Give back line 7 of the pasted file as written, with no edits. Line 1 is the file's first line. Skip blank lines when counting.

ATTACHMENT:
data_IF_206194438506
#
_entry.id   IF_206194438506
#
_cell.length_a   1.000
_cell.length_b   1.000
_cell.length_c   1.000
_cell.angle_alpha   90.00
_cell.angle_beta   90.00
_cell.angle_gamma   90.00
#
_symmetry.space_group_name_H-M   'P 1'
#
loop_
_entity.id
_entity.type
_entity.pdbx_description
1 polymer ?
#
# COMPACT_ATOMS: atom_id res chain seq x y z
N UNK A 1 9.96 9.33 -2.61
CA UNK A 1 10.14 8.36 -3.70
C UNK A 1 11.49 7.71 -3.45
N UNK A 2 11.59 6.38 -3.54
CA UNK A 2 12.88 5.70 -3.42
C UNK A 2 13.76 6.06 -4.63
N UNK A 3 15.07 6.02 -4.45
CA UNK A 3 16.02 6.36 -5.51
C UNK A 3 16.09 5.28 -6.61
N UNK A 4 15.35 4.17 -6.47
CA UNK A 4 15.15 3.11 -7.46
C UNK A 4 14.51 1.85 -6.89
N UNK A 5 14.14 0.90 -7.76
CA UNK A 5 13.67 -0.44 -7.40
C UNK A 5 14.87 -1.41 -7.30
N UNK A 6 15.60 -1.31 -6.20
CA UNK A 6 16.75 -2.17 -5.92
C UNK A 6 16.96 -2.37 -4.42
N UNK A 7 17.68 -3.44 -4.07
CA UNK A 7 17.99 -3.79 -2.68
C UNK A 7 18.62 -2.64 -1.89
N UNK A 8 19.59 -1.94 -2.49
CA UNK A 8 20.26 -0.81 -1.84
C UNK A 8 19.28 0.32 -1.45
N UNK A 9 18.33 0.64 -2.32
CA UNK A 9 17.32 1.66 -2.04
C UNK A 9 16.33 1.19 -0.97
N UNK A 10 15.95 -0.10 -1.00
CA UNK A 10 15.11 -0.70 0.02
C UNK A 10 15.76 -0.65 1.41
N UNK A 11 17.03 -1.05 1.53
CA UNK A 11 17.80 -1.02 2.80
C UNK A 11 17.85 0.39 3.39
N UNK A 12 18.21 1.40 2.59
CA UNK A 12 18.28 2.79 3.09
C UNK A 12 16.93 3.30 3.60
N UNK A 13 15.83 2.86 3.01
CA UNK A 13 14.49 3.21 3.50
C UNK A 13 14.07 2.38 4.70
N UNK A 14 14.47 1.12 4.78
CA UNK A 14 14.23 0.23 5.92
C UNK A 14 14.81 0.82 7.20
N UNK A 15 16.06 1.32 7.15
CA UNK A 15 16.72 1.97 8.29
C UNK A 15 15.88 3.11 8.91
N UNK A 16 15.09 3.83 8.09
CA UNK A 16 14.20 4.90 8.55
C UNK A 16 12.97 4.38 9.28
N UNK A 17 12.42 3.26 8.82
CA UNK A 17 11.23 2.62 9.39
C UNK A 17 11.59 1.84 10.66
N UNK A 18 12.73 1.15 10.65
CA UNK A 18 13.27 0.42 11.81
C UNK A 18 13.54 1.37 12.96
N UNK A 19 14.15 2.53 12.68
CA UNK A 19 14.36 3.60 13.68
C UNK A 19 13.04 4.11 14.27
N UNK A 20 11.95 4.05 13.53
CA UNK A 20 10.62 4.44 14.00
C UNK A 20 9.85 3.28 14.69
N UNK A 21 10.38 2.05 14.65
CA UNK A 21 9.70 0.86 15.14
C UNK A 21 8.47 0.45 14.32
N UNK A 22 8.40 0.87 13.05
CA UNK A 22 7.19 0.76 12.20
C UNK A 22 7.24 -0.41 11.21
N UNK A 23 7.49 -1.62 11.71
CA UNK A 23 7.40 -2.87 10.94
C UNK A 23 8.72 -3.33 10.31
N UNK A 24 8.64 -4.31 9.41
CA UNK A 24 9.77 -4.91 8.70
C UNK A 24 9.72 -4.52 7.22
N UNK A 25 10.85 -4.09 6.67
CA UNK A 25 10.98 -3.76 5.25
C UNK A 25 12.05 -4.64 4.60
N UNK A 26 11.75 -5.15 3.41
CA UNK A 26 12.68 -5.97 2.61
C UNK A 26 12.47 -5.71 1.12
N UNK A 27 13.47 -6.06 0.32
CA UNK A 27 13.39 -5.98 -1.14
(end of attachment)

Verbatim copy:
_cell.length_c   1.000